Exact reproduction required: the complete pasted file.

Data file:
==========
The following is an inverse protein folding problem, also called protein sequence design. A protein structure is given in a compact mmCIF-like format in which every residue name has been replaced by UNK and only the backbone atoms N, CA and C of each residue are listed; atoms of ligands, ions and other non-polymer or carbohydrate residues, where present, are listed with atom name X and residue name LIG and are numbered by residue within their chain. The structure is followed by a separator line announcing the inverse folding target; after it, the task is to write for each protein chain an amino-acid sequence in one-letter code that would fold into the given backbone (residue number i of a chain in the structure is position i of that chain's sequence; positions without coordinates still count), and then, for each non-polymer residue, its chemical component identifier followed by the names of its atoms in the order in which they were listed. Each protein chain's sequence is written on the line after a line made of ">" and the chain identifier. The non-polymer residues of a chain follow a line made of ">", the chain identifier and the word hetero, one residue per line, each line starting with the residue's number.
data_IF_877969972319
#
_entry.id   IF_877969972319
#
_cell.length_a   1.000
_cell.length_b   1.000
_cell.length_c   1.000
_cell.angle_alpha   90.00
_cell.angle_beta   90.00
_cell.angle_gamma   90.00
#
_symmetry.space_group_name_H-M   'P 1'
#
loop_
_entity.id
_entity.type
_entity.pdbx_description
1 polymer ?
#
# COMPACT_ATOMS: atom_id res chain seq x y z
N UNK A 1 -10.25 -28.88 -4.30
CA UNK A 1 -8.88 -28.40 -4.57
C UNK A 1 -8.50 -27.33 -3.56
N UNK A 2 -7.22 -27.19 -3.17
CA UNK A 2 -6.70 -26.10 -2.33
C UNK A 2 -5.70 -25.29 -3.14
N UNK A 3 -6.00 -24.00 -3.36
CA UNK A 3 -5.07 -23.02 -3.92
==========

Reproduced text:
The following is an inverse protein folding problem, also called protein sequence design. A protein structure is given in a compact mmCIF-like format in which every residue name has been replaced by UNK and only the backbone atoms N, CA and C of each residue are listed; atoms of ligands, ions and other non-polymer or carbohydrate residues, where present, are listed with atom name X and residue name LIG and are numbered by residue within their chain. The structure is followed by a separator line announcing the inverse folding target; after it, the task is to write for each protein chain an amino-acid sequence in one-letter code that would fold into the given backbone (residue number i of a chain in the structure is position i of that chain's sequence; positions without coordinates still count), and then, for each non-polymer residue, its chemical component identifier followed by the names of its atoms in the order in which they were listed. Each protein chain's sequence is written on the line after a line made of ">" and the chain identifier. The non-polymer residues of a chain follow a line made of ">", the chain identifier and the word hetero, one residue per line, each line starting with the residue's number.
data_IF_877969972319
#
_entry.id   IF_877969972319
#
_cell.length_a   1.000
_cell.length_b   1.000
_cell.length_c   1.000
_cell.angle_alpha   90.00
_cell.angle_beta   90.00
_cell.angle_gamma   90.00
#
_symmetry.space_group_name_H-M   'P 1'
#
loop_
_entity.id
_entity.type
_entity.pdbx_description
1 polymer ?
#
# COMPACT_ATOMS: atom_id res chain seq x y z
N UNK A 1 -10.25 -28.88 -4.30
CA UNK A 1 -8.88 -28.40 -4.57
C UNK A 1 -8.50 -27.33 -3.56
N UNK A 2 -7.22 -27.19 -3.17
CA UNK A 2 -6.70 -26.10 -2.33
C UNK A 2 -5.70 -25.29 -3.14
N UNK A 3 -6.00 -24.00 -3.36
CA UNK A 3 -5.07 -23.02 -3.92